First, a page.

Be Alert for Signs of Gynecological Cancer
For all of types of cancer, an early diagnosis means earlier treatment and a higher survival rate. However, of the three most common types of gynecological cancers—cervical, ovarian, and endometrial—only cervical cancer has a routine screening test. This means it’s important to know the symptoms associated with these cancers, and to quickly report them to your doctor if they occur.
Cervical cancer screening gives you the best chance of catching this condition early. For women ages 30 to 65, screening may be a Pap test every three years, or a Pap test plus a human papillomavirus (HPV) test every five years.
“A woman who is age 65 or older can stop screening as long as she has had prior regular screenings that have all been negative. If a Pap test is abnormal or an HPV infection is present, further evaluation may include cervical biopsies and/or a colposcopy. A woman with an abnormal Pap test or a positive HPV test will likely need screening more frequently and may need to continue screening after age 65,” explains Melissa Frey, MD, a gynecologic oncologist at Weill Cornell Medicine.
Early cervical cancer is often asymptomatic; however, as the disease progresses, symptoms can include heavy vaginal bleeding, irregular vaginal bleeding, or bleeding after intercourse. More advanced cervical cancer may produce pain in the pelvis or back, changes in bowel or urinary habits, or blood in the urine or stool. If you experience any of these symptoms, especially if they are persistent, see your gynecologist or another health-care provider as soon as possible.
Endometrial cancer, which is cancer of the innermost layer of cells that lines the uterus, is the most common of the gynecological cancers in the U.S.
The most common symptom of endometrial cancer is abnormal uterine bleeding. This includes bleeding after menopause or heavy or irregular bleeding in women who are still menstruating.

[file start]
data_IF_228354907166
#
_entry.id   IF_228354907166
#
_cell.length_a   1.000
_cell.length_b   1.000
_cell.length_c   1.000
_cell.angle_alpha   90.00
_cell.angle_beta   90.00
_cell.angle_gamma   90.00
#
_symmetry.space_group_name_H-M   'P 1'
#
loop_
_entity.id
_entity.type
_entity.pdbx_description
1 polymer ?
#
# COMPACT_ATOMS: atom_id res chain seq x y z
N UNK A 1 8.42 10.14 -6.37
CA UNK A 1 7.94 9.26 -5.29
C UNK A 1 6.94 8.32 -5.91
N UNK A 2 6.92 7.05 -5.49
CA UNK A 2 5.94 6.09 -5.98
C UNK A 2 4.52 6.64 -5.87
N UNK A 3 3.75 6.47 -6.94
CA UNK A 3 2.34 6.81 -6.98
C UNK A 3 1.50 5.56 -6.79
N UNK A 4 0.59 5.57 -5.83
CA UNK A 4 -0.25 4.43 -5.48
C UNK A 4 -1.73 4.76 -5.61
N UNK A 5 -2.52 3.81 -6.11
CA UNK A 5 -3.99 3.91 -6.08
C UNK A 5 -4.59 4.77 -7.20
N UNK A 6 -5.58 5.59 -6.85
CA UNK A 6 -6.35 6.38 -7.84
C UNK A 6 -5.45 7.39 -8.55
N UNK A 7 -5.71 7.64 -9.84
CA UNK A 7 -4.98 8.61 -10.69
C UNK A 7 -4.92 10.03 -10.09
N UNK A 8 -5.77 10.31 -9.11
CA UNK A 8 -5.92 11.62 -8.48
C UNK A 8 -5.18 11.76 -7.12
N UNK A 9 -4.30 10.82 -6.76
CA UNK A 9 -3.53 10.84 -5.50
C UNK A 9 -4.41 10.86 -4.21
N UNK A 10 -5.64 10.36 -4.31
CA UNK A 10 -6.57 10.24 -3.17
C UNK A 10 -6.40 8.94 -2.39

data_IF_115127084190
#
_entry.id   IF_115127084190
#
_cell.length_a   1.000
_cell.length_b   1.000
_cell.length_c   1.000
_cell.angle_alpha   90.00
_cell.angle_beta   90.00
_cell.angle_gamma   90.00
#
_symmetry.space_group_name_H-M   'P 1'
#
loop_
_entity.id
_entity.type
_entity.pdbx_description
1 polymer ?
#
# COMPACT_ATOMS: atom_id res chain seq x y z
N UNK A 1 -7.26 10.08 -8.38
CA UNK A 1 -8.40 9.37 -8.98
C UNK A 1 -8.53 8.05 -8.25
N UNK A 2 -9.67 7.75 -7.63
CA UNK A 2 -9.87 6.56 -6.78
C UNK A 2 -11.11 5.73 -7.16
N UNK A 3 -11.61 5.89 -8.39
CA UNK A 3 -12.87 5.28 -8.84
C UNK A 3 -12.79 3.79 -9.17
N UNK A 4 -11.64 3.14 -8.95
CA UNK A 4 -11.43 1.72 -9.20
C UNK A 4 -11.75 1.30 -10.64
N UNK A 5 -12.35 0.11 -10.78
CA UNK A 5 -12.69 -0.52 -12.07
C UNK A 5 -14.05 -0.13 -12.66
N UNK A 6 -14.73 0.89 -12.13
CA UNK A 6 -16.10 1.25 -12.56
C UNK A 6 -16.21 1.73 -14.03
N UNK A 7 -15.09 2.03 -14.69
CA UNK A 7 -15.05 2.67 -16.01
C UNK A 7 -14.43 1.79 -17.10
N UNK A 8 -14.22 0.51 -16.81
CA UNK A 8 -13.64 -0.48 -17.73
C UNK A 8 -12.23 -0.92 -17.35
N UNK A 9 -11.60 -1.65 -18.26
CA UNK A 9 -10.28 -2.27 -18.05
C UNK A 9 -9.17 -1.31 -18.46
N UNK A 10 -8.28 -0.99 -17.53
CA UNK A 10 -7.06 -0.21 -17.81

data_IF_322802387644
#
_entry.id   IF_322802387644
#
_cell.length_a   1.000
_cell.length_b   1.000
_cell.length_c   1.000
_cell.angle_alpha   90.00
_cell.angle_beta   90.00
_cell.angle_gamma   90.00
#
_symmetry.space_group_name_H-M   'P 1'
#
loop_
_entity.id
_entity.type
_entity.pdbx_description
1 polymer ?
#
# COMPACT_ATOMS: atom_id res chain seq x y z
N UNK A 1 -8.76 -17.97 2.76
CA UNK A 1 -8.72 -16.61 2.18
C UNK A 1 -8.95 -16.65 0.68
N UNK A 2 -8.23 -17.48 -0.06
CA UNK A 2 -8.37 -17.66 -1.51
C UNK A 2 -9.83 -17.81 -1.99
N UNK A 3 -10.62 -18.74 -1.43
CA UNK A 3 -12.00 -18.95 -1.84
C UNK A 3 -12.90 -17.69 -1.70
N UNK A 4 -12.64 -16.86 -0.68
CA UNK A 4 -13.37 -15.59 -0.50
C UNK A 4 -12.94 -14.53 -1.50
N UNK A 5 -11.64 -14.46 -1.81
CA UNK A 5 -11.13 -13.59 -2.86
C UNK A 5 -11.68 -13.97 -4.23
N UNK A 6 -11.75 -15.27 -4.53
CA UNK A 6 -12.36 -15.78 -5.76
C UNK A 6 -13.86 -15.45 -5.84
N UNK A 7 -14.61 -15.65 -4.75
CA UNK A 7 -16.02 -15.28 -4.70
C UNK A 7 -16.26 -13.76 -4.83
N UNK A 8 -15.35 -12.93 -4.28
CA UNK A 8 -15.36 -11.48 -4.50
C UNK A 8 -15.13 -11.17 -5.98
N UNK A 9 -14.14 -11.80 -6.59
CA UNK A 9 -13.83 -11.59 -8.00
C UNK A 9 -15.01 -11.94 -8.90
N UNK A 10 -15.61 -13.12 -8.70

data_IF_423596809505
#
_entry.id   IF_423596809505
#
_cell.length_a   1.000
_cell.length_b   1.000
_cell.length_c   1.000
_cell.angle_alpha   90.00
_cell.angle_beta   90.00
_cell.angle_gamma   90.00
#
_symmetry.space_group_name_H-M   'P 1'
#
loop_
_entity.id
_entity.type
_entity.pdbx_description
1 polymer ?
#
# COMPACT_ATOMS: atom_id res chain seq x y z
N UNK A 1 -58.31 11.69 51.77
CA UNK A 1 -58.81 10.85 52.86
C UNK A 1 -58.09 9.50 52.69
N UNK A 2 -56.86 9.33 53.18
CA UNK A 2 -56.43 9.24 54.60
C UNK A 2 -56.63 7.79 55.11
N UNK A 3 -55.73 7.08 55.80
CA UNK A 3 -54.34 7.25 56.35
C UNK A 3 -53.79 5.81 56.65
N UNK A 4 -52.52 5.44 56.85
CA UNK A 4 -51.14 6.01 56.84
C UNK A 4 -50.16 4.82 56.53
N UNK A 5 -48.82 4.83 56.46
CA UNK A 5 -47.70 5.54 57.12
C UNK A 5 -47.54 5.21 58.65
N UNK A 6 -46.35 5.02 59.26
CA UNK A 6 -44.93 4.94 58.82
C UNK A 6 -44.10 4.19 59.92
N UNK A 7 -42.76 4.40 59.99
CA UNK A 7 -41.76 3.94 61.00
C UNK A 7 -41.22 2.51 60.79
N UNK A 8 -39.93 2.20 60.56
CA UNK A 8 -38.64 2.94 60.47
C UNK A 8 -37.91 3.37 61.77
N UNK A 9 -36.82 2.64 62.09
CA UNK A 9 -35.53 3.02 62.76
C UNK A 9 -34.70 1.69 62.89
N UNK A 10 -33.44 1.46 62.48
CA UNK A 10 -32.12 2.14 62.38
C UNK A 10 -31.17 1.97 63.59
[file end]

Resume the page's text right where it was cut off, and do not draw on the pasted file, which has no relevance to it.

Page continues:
“Other symptoms of endometrial cancer can include a palpable uterine mass [a lump that can be felt during an exam] and abdominal pain or bloating,” notes Dr. Frey.
“There is no recommendation for routine screening for endometrial cancer unless a woman has a strong family history of endometrial cancer or a known genetic mutation, such as Lynch syndrome. Women at increased risk can consider sonograms of the uterus and endometrial biopsies. For all other women, screening is only recommended if there is a suspicion for endometrial cancer,” explains Dr. Frey.
In the early stages, ovarian cancer is often asymptomatic. Symptoms of advanced ovarian cancer include pain in the pelvis, abdomen, or back, bloating, changes in bowel or urinary habits (especially urinary urgency and frequency), and feeling full quickly when eating.
“If a gynecologist suspects a pelvic mass on exam or if a woman has any symptoms of ovarian cancer, further evaluation is needed,” says Dr. Frey.
There is currently no recommendation for ovarian cancer screening in women who are having no symptoms. However, women who have family members with breast, ovarian, fallopian tube, or peritoneal cancer can be evaluated to see if they have increased risk of a mutation in the BRCA1 or BRCA2 gene in their family history. If they do, then genetic testing may be advised.
“For women with an elevated lifetime risk of ovarian cancer, either due to a family history of ovarian cancer or a mutation in the BRCA1 or BRCA2 gene, a gynecologist can consider screening with pelvic ultrasound and a blood test for a tumor marker called CA125. However, the woman and her gynecologist must discuss the limitations of such ‘screening,’ as we currently have no evidence that these tests can reliably detect ovarian cancer in its early stages,” explains Dr. Frey. “Women with a BRCA1 or BRCA2 mutation should discuss the option of removal of the fallopian tubes and ovaries as a possible way to avoid ovarian cancer.”
If you experience any of the symptoms mentioned for two or more weeks, see your gynecologist or other healthcare provider and have it checked out. If you do have cancer, the sooner you find out, the sooner you can begin treatment that may save your life.
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